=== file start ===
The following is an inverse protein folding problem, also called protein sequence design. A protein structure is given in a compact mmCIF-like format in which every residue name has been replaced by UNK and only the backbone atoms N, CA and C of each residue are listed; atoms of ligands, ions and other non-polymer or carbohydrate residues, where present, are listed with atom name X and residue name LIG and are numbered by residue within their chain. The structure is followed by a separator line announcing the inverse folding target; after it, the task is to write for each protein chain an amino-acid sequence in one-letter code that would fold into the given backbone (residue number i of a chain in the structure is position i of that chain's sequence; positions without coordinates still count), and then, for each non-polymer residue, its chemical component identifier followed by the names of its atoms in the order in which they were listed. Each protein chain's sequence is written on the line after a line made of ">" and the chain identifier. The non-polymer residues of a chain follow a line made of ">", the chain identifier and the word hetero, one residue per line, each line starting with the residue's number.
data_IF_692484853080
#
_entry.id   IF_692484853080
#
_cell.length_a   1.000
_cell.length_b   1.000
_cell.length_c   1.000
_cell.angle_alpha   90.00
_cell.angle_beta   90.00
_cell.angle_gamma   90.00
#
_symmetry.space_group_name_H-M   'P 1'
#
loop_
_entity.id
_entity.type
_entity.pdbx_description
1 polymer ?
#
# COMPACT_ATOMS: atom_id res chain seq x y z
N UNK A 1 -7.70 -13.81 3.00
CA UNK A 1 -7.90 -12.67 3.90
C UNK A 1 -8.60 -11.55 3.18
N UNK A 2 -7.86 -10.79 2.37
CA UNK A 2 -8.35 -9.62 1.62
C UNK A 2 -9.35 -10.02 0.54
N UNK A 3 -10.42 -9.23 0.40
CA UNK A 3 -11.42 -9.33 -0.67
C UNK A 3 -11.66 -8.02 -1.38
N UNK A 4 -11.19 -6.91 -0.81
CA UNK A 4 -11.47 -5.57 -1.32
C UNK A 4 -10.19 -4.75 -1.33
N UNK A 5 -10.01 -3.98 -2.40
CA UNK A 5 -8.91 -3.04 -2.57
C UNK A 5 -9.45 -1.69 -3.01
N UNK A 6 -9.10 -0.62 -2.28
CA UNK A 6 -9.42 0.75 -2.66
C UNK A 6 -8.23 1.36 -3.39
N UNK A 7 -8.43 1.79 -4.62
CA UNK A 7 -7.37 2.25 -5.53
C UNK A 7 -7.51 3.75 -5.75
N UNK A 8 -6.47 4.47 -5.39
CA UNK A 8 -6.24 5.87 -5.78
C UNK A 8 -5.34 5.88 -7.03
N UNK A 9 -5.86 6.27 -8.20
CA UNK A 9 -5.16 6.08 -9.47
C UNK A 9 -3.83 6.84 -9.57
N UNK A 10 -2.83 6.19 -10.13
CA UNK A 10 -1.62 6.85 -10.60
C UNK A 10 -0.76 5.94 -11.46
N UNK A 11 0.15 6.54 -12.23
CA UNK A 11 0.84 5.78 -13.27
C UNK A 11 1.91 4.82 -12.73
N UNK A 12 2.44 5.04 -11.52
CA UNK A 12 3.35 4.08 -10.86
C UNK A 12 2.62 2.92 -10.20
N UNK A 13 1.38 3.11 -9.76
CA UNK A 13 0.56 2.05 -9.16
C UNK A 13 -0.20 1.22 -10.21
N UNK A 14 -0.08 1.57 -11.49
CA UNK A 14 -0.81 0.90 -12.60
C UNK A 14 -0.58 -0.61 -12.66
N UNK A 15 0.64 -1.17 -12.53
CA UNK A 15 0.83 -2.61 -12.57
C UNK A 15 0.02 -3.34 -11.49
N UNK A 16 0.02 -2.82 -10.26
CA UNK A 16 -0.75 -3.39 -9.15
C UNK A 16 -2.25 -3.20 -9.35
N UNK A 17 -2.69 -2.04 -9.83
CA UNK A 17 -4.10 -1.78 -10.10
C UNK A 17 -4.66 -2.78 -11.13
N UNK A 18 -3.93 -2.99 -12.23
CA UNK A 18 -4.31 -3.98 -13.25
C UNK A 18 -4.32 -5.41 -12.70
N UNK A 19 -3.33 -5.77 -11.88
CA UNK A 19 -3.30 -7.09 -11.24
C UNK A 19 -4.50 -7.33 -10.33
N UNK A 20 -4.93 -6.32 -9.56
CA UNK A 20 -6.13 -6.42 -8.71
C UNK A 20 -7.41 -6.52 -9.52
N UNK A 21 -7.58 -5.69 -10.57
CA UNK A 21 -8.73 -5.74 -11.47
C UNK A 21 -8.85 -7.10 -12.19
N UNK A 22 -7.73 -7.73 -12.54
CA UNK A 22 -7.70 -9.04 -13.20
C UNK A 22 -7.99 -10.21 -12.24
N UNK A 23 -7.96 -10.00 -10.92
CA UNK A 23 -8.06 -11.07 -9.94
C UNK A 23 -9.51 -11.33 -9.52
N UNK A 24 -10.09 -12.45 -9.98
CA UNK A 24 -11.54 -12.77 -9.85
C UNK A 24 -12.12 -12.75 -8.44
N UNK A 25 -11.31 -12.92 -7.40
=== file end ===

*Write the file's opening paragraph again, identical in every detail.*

The following is an inverse protein folding problem, also called protein sequence design. A protein structure is given in a compact mmCIF-like format in which every residue name has been replaced by UNK and only the backbone atoms N, CA and C of each residue are listed; atoms of ligands, ions and other non-polymer or carbohydrate residues, where present, are listed with atom name X and residue name LIG and are numbered by residue within their chain. The structure is followed by a separator line announcing the inverse folding target; after it, the task is to write for each protein chain an amino-acid sequence in one-letter code that would fold into the given backbone (residue number i of a chain in the structure is position i of that chain's sequence; positions without coordinates still count), and then, for each non-polymer residue, its chemical component identifier followed by the names of its atoms in the order in which they were listed. Each protein chain's sequence is written on the line after a line made of ">" and the chain identifier. The non-polymer residues of a chain follow a line made of ">", the chain identifier and the word hetero, one residue per line, each line starting with the residue's number.